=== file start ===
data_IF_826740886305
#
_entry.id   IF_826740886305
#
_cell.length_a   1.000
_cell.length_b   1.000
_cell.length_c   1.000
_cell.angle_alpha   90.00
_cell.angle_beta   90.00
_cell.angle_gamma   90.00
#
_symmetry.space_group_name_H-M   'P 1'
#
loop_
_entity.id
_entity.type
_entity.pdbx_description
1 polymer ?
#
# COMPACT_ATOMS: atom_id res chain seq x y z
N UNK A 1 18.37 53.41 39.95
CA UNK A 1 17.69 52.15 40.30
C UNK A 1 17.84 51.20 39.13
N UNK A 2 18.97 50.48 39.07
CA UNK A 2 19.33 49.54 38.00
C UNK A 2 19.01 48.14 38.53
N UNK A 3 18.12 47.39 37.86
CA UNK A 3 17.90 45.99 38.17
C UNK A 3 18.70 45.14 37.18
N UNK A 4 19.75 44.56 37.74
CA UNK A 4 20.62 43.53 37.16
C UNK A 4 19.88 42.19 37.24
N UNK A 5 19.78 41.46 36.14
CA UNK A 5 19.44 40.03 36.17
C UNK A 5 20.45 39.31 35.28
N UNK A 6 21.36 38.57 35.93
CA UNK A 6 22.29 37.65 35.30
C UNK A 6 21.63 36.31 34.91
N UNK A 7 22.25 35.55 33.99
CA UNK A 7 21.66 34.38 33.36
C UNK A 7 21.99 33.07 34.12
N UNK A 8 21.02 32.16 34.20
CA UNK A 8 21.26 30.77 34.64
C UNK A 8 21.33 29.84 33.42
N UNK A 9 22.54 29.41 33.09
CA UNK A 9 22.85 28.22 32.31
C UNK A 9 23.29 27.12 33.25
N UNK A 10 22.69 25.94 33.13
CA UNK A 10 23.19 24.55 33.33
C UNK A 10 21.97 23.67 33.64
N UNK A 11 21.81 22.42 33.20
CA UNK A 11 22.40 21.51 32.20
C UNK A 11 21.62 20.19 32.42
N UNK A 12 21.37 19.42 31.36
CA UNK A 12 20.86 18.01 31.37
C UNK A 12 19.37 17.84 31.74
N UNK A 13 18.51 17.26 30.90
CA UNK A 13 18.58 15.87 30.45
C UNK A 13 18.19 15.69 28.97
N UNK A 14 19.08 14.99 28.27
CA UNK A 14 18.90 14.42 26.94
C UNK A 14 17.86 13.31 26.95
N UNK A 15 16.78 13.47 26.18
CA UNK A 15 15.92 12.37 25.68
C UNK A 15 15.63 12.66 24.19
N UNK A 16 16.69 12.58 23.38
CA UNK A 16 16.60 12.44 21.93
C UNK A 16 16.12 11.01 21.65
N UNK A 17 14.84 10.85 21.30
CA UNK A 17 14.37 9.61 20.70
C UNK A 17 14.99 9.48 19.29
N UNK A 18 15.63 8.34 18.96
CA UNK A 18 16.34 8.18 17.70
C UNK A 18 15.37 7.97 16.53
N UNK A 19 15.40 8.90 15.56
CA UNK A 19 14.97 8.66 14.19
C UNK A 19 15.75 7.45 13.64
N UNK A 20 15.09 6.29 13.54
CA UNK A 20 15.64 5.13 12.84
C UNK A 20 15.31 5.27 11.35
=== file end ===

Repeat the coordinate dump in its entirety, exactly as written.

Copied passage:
data_IF_826740886305
#
_entry.id   IF_826740886305
#
_cell.length_a   1.000
_cell.length_b   1.000
_cell.length_c   1.000
_cell.angle_alpha   90.00
_cell.angle_beta   90.00
_cell.angle_gamma   90.00
#
_symmetry.space_group_name_H-M   'P 1'
#
loop_
_entity.id
_entity.type
_entity.pdbx_description
1 polymer ?
#
# COMPACT_ATOMS: atom_id res chain seq x y z
N UNK A 1 18.37 53.41 39.95
CA UNK A 1 17.69 52.15 40.30
C UNK A 1 17.84 51.20 39.13
N UNK A 2 18.97 50.48 39.07
CA UNK A 2 19.33 49.54 38.00
C UNK A 2 19.01 48.14 38.53
N UNK A 3 18.12 47.39 37.86
CA UNK A 3 17.90 45.99 38.17
C UNK A 3 18.70 45.14 37.18
N UNK A 4 19.75 44.56 37.74
CA UNK A 4 20.62 43.53 37.16
C UNK A 4 19.88 42.19 37.24
N UNK A 5 19.78 41.46 36.14
CA UNK A 5 19.44 40.03 36.17
C UNK A 5 20.45 39.31 35.28
N UNK A 6 21.36 38.57 35.93
CA UNK A 6 22.29 37.65 35.30
C UNK A 6 21.63 36.31 34.91
N UNK A 7 22.25 35.55 33.99
CA UNK A 7 21.66 34.38 33.36
C UNK A 7 21.99 33.07 34.12
N UNK A 8 21.02 32.16 34.20
CA UNK A 8 21.26 30.77 34.64
C UNK A 8 21.33 29.84 33.42
N UNK A 9 22.54 29.41 33.09
CA UNK A 9 22.85 28.22 32.31
C UNK A 9 23.29 27.12 33.25
N UNK A 10 22.69 25.94 33.13
CA UNK A 10 23.19 24.55 33.33
C UNK A 10 21.97 23.67 33.64
N UNK A 11 21.81 22.42 33.20
CA UNK A 11 22.40 21.51 32.20
C UNK A 11 21.62 20.19 32.42
N UNK A 12 21.37 19.42 31.36
CA UNK A 12 20.86 18.01 31.37
C UNK A 12 19.37 17.84 31.74
N UNK A 13 18.51 17.26 30.90
CA UNK A 13 18.58 15.87 30.45
C UNK A 13 18.19 15.69 28.97
N UNK A 14 19.08 14.99 28.27
CA UNK A 14 18.90 14.42 26.94
C UNK A 14 17.86 13.31 26.95
N UNK A 15 16.78 13.47 26.18
CA UNK A 15 15.92 12.37 25.68
C UNK A 15 15.63 12.66 24.19
N UNK A 16 16.69 12.58 23.38
CA UNK A 16 16.60 12.44 21.93
C UNK A 16 16.12 11.01 21.65
N UNK A 17 14.84 10.85 21.30
CA UNK A 17 14.37 9.61 20.70
C UNK A 17 14.99 9.48 19.29
N UNK A 18 15.63 8.34 18.96
CA UNK A 18 16.34 8.18 17.70
C UNK A 18 15.37 7.97 16.53
N UNK A 19 15.40 8.90 15.56
CA UNK A 19 14.97 8.66 14.19
C UNK A 19 15.75 7.45 13.64
N UNK A 20 15.09 6.29 13.54
CA UNK A 20 15.64 5.13 12.84
C UNK A 20 15.31 5.27 11.35